Prejudice against disabled people is unfortunately still far too prevalent and although we still have a long way to go in changing attitudes, this Convention at last puts disabled people's human rights on an equal footing with everyone else's."[13]

18.  Witnesses generally accepted the benefits of ratification of the Convention.[14] The principal benefit cited was the message that ratification of the Convention would send to disabled people in the UK and abroad that their rights were being taken seriously by the UK Government. The UN Convention Campaign Coalition, a group of over 25 disability organisations, told us that the Convention presented the first clear international statement that disabled people had the right to be "treated as full and equal human beings".[15] The EHRC told us the UNCRPD:

"Offers a major opportunity to achieve a paradigm shift in the way disabled people are perceived and treated across the world, from objects of charity and welfare to equal human beings with the full set of rights that confers."[16]

19.  A number of witnesses referred to the symbolic significance of the drafting, signature and ratification to people with disabilities and to the creation of an international, cross-cultural moral standard for the treatment of people with disabilities.[17]

20.  A few witnesses referred to the practical benefits which ratification could bring, including (a) providing clear guidance for policy makers on the treatment of disabled people;[18] (b) supporting claims under the Disability Discrimination Act 1995 (as amended) (DDA) or the Human Rights Act (HRA);[19] (c) supporting training for individuals and NGOs in rights and equality for disabled people;[20] and (d) instilling a sense of pride and ownership by disabled people of their rights and in the international 'human rights-lobby'.[21]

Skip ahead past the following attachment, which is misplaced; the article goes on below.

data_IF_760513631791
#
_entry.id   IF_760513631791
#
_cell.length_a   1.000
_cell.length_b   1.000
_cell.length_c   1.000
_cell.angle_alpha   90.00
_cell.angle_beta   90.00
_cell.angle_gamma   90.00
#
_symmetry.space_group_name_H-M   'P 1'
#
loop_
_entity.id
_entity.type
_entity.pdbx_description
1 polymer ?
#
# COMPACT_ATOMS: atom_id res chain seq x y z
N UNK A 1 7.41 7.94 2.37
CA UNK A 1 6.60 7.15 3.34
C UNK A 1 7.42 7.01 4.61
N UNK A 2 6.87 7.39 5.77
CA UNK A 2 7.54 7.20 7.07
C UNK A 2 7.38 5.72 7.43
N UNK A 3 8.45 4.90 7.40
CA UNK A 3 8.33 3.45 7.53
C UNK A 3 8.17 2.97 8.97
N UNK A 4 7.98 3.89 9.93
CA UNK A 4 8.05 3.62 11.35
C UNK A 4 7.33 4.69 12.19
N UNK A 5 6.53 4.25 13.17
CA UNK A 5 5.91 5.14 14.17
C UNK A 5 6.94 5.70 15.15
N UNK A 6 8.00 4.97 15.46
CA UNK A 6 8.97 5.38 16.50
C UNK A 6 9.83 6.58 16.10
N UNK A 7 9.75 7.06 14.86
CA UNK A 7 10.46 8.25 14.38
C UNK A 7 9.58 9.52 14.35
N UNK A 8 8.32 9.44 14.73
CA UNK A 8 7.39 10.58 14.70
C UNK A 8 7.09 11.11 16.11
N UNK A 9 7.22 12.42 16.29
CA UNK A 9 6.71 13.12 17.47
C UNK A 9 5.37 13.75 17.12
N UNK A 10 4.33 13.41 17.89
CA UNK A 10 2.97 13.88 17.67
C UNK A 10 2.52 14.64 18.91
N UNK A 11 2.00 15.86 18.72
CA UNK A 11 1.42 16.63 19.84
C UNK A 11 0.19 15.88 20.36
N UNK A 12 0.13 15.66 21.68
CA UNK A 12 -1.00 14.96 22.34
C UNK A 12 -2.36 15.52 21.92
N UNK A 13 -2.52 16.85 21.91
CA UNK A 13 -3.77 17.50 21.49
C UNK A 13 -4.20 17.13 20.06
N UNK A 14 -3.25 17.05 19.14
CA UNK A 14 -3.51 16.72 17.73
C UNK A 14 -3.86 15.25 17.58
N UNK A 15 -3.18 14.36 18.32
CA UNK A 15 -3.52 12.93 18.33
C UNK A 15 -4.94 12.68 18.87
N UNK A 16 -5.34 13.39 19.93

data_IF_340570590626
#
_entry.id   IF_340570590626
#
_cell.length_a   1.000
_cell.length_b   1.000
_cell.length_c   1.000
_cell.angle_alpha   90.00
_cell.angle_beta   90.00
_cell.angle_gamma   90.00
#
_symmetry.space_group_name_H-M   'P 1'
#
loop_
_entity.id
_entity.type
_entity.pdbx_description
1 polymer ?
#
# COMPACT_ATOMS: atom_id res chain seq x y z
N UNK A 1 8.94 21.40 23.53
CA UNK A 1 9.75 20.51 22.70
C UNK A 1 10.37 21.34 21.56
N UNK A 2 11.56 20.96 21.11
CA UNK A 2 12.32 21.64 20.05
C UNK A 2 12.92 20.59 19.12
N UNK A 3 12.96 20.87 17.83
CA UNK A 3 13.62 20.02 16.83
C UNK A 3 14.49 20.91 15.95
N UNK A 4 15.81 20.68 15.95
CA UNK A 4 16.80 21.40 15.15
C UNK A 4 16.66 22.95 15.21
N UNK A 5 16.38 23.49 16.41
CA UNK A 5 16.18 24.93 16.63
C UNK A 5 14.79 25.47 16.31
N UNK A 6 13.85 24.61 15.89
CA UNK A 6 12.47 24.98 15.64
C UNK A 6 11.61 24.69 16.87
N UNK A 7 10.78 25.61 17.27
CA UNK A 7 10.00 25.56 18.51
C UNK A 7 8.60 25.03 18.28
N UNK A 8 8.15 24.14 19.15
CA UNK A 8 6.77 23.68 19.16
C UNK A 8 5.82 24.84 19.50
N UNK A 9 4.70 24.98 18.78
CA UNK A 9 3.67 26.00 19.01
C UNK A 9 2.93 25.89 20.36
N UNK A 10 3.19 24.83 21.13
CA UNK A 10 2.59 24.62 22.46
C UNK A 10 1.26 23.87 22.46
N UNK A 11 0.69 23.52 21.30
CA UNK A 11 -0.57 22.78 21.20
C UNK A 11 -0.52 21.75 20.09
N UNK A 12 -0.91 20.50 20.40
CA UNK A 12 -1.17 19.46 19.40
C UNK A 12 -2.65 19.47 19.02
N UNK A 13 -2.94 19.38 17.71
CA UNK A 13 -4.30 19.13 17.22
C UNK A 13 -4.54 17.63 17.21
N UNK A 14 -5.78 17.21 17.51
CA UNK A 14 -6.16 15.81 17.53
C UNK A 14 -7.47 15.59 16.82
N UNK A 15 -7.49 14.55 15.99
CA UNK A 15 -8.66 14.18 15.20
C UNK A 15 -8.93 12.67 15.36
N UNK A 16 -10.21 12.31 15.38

21.  We asked the Minister if he still saw benefits in ratification. He confirmed that the Government thought that ratification of the Convention would be:

"A demonstration that the Government is committed to working at home and abroad to ensure that human rights are enjoyed by all people, all disabled people. Importantly as well, the Convention will provide an important part of the analysis and benchmarking as we develop our policies going into the future."[22]

22.  We welcome the Minister's statement that the Government accepts the clear benefits of ratification of the Convention. The findings of our recent inquiry on the rights of adults with learning disabilities showed that although UK law and policy on the treatment of adults with learning disabilities takes a human rights based approach, the day to day experiences of people with learning disabilities are not so positive. Ratification will send a strong signal to all people with disabilities in the UK, and abroad, that the Government takes equality and the protection of their human rights seriously. We look forward to seeing more detail about how, in practice, the Government proposes to ensure that the UNCRPD will play an important part in policy formation.

11   United Nations, From Exclusion to Equality: Realizing the Rights of Persons with Disabilities, October 2007, No 14-2007. Back

12   We discussed the principle of progressive realisation in our recent report on a Bill of Rights for the UK. See Twenty-ninth Report of Session 2007-08, A Bill of Rights for the UK?, HL Paper 165-I/HC 150-I, paras 170 - 173.  Back

13   Office for Disability Issues, Press Notice, 30 March 2008. Back

14   See for example, Ev 21 para 1; Ev26 para 1; Ev 27 para 1.2; Ev 31 para 1; Ev 33 para 1, Ev 36 para 1.6; Ev 54, Ev 57, Ev 64, Ev 65, Ev 67. Back

15   Ev 54 Back

16   Ev 39 para 1.6. Back

17   See for example, Ev 54, Ev 34, Ev 55, Ev 27. Back

18   Ev 39, Ev 65. Back

19   Ev 21 paras 1-2; Ev 54; Ev 55. Back

20   Ev 54, Ev 55. Back

21   Ibid. Back

22   Ev1 Q2. Back